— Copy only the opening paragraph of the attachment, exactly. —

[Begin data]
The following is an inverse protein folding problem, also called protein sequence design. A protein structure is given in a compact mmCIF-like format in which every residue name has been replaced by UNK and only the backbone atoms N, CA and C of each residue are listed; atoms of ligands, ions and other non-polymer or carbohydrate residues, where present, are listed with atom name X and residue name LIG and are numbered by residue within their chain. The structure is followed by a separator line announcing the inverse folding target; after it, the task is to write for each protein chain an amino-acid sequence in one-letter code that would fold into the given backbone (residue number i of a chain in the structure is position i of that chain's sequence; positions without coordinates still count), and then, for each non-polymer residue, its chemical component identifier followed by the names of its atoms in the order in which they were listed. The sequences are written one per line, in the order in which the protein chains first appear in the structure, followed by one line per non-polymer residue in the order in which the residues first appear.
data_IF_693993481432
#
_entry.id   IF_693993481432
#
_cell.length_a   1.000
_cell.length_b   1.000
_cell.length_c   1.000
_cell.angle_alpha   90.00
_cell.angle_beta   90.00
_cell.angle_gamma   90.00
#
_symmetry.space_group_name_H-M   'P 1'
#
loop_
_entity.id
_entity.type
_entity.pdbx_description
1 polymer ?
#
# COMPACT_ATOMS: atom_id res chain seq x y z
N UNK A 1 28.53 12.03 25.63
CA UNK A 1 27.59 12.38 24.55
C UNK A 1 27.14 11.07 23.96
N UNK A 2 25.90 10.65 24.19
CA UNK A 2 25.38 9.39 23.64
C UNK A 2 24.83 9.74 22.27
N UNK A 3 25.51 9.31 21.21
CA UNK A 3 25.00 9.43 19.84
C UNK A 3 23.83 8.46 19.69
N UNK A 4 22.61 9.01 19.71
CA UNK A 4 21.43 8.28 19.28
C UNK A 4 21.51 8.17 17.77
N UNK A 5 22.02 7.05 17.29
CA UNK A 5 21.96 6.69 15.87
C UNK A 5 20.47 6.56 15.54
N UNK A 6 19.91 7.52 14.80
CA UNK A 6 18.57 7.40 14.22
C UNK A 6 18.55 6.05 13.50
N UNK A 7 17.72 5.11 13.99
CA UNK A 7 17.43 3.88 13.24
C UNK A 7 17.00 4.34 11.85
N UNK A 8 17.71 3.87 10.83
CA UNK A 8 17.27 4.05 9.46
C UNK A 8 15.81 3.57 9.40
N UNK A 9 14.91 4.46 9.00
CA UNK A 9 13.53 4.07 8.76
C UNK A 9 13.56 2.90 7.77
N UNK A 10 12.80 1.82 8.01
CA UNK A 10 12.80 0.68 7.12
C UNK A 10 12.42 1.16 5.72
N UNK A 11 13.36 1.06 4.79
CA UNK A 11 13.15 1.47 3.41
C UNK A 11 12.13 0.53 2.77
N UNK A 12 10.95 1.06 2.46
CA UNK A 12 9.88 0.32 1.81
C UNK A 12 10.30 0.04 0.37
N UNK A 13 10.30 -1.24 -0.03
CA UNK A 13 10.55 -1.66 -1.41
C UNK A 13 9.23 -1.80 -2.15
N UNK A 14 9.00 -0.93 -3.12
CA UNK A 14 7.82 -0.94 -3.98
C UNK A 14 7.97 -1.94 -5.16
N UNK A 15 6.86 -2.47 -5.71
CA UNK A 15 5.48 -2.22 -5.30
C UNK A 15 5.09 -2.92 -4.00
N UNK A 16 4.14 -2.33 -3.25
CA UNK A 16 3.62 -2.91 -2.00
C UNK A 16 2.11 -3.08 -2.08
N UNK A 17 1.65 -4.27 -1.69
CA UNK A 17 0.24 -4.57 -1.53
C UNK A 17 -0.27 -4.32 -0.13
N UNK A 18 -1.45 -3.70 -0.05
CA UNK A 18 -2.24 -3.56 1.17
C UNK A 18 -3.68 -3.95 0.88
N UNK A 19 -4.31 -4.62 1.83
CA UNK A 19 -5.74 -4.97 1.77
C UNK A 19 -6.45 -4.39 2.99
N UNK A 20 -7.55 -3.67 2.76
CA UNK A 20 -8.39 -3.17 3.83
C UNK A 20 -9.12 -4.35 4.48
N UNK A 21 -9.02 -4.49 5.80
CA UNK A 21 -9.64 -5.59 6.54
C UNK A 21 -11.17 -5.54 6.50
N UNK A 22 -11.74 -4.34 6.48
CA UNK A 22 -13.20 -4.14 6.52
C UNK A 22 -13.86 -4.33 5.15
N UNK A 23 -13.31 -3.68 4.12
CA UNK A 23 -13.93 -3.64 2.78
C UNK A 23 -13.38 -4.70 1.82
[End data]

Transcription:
The following is an inverse protein folding problem, also called protein sequence design. A protein structure is given in a compact mmCIF-like format in which every residue name has been replaced by UNK and only the backbone atoms N, CA and C of each residue are listed; atoms of ligands, ions and other non-polymer or carbohydrate residues, where present, are listed with atom name X and residue name LIG and are numbered by residue within their chain. The structure is followed by a separator line announcing the inverse folding target; after it, the task is to write for each protein chain an amino-acid sequence in one-letter code that would fold into the given backbone (residue number i of a chain in the structure is position i of that chain's sequence; positions without coordinates still count), and then, for each non-polymer residue, its chemical component identifier followed by the names of its atoms in the order in which they were listed. The sequences are written one per line, in the order in which the protein chains first appear in the structure, followed by one line per non-polymer residue in the order in which the residues first appear.